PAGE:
Metamorphical Magic

meta magicFeed the caterpillar some leaves, place it in a chrysalis, and watch it dramatically emerge as a colorful butterfly! Thanks to the hidden elastic cord, the butterfly appears to soar on it’s very own! It’s a super simple story time project that combines science, art, and magic all in one.

We read Arabella Miller’s Tiny Caterpillar by Clare Jarrett (Candlewick, 2008). While climbing trees, Arabella Miller discovers a tiny caterpillar. She makes him a shoe box home, feeds him cabbage and parsley, observes him shedding his skin, and finally watches him spin a chrysalis. When he emerges weeks later, Arabella Miller discovers that he is something quite new! As he flies into the sky, she calls out an enthusiastic good-bye to her special butterfly.

You’ll need:

Begin with the butterfly! Wrap a toilet paper tube with brown construction paper. Attach sticker eyes (or draw them on with markers) and a smiley mouth (I used a piece of self-adhesive foam, but you can use markers too). Curl an 8″ piece of twistez wire (or pipe cleaner) and tape on the inside of the tube for antennae.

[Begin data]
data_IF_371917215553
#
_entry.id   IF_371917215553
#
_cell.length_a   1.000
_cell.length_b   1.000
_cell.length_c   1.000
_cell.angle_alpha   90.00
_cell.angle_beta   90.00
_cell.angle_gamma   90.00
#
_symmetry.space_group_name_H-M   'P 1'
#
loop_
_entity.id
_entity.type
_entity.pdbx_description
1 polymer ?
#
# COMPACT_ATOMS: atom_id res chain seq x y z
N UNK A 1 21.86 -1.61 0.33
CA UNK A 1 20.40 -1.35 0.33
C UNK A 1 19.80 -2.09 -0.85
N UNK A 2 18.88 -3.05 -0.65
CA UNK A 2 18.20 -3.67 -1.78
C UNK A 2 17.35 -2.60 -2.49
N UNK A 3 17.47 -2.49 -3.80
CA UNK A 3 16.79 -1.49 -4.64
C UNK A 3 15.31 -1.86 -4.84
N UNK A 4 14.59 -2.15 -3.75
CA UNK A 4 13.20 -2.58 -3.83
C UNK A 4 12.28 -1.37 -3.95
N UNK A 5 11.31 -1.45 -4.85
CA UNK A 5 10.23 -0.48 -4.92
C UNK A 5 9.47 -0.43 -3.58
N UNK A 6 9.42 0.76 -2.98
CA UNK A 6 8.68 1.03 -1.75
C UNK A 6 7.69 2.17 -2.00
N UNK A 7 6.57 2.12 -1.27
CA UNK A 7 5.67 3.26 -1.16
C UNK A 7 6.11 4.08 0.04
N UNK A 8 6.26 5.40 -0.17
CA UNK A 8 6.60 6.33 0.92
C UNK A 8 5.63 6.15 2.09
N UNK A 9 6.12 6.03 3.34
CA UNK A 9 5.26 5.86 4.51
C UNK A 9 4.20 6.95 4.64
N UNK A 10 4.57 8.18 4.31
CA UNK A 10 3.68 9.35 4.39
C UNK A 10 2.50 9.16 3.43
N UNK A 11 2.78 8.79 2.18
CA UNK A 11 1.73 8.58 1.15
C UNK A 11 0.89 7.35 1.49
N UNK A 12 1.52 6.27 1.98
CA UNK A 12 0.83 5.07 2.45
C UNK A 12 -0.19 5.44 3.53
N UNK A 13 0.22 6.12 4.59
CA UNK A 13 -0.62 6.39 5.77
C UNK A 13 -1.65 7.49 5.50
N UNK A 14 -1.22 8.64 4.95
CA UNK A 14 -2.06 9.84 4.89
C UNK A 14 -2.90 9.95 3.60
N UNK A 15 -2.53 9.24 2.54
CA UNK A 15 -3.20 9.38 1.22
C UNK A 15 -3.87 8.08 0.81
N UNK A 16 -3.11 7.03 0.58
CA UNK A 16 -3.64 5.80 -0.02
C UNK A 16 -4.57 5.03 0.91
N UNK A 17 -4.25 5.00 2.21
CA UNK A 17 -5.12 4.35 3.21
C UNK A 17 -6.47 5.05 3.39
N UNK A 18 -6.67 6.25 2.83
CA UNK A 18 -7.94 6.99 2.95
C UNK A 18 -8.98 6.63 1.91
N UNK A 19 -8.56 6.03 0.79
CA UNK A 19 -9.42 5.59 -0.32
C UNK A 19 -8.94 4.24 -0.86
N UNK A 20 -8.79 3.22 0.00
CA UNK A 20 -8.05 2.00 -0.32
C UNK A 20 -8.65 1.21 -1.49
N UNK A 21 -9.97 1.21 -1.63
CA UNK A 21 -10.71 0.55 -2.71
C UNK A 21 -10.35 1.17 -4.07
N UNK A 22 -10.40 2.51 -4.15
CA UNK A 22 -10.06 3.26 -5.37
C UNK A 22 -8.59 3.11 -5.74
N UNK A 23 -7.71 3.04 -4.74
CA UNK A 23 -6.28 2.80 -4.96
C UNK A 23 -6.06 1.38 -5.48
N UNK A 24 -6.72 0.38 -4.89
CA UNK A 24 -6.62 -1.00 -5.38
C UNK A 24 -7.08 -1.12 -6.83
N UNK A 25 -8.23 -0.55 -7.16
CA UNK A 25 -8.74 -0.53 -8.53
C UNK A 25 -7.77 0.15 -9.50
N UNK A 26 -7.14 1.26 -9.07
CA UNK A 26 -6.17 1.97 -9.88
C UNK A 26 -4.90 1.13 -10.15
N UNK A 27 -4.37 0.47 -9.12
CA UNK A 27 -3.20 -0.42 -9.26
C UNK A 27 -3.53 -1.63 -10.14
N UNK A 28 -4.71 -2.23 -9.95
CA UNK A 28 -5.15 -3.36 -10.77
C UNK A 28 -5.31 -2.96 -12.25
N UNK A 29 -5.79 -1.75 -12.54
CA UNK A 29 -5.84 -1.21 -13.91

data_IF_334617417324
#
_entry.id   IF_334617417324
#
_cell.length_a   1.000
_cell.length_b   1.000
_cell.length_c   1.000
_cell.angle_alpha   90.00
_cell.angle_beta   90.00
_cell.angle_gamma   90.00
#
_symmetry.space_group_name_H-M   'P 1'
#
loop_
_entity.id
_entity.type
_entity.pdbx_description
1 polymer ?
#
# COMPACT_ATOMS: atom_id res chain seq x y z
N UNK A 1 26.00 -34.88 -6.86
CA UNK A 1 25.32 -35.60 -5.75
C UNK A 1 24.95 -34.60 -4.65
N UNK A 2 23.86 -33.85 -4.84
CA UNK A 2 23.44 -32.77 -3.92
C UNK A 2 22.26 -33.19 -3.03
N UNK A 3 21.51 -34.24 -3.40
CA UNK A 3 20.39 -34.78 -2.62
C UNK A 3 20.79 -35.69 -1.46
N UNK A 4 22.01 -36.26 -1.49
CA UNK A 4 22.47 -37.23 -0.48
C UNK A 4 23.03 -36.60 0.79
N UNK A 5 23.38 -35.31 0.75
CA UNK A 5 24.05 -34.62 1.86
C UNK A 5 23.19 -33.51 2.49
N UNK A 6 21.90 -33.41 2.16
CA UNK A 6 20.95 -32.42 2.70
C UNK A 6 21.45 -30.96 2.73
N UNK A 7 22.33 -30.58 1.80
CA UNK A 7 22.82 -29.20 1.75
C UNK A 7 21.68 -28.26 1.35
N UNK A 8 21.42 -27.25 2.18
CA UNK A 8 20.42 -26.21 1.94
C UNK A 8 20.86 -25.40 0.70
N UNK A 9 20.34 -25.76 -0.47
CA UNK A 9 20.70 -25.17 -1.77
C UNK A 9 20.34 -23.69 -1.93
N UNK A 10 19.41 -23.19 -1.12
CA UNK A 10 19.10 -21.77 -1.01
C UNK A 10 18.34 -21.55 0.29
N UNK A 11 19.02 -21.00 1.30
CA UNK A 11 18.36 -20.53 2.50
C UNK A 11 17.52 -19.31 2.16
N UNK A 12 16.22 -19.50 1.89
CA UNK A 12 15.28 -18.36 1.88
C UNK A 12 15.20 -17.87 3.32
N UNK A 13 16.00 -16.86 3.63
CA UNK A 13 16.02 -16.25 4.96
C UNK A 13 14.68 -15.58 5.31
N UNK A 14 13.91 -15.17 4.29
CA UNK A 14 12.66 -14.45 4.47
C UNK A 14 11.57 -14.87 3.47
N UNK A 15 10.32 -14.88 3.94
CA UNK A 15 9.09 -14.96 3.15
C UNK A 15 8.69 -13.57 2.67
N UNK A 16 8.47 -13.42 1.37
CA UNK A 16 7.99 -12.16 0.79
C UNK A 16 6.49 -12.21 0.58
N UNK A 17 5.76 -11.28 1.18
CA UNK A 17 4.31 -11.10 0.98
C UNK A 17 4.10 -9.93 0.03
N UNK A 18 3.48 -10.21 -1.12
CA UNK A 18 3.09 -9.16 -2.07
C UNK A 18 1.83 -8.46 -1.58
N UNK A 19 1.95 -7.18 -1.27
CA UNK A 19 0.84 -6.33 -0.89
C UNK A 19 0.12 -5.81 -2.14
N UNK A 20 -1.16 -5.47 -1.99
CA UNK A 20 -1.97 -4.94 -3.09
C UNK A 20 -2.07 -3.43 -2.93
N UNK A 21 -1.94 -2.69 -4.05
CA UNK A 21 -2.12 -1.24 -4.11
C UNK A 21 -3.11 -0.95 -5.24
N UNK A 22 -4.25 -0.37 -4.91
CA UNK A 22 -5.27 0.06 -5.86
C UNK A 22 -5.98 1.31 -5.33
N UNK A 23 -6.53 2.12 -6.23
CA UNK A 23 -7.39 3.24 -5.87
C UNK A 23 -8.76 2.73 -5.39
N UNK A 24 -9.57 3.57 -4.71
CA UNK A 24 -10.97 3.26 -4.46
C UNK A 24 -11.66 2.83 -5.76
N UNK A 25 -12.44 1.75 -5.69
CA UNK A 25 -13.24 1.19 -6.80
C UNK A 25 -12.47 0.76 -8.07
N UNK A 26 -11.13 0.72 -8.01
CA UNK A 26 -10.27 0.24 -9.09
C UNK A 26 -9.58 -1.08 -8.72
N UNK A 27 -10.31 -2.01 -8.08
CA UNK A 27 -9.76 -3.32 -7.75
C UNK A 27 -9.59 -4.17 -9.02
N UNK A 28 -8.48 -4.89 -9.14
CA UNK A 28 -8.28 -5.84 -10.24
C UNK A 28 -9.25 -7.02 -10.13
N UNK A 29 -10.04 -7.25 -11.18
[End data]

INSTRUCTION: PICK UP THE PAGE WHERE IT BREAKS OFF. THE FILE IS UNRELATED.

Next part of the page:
butterfly front Turn the body around, and punch a hole in the back, near the top of the head.

butterfly backCut the butterfly wings from the template (we used manilla card stock, and it looked great). Hot glue your butterfly’s body to the wings – just make sure the wings don’t cover the hole you punched in the back.

wings from backNow decorate both sides of the wings! I offered glue sticks, cellophane, embossed foil paper, tissue circles, dot stickers, and markers.

When the wings are finished, thread a 27″ piece of elastic beading cord through the hole. Knot the ends together, and wrap the knot with a piece of colored masking tape. The taped knot is an important part of the magic trick, so make sure you don’t skip this step! Your finished butterfly is now dangling on an elastic cord loop, secured with a taped knot.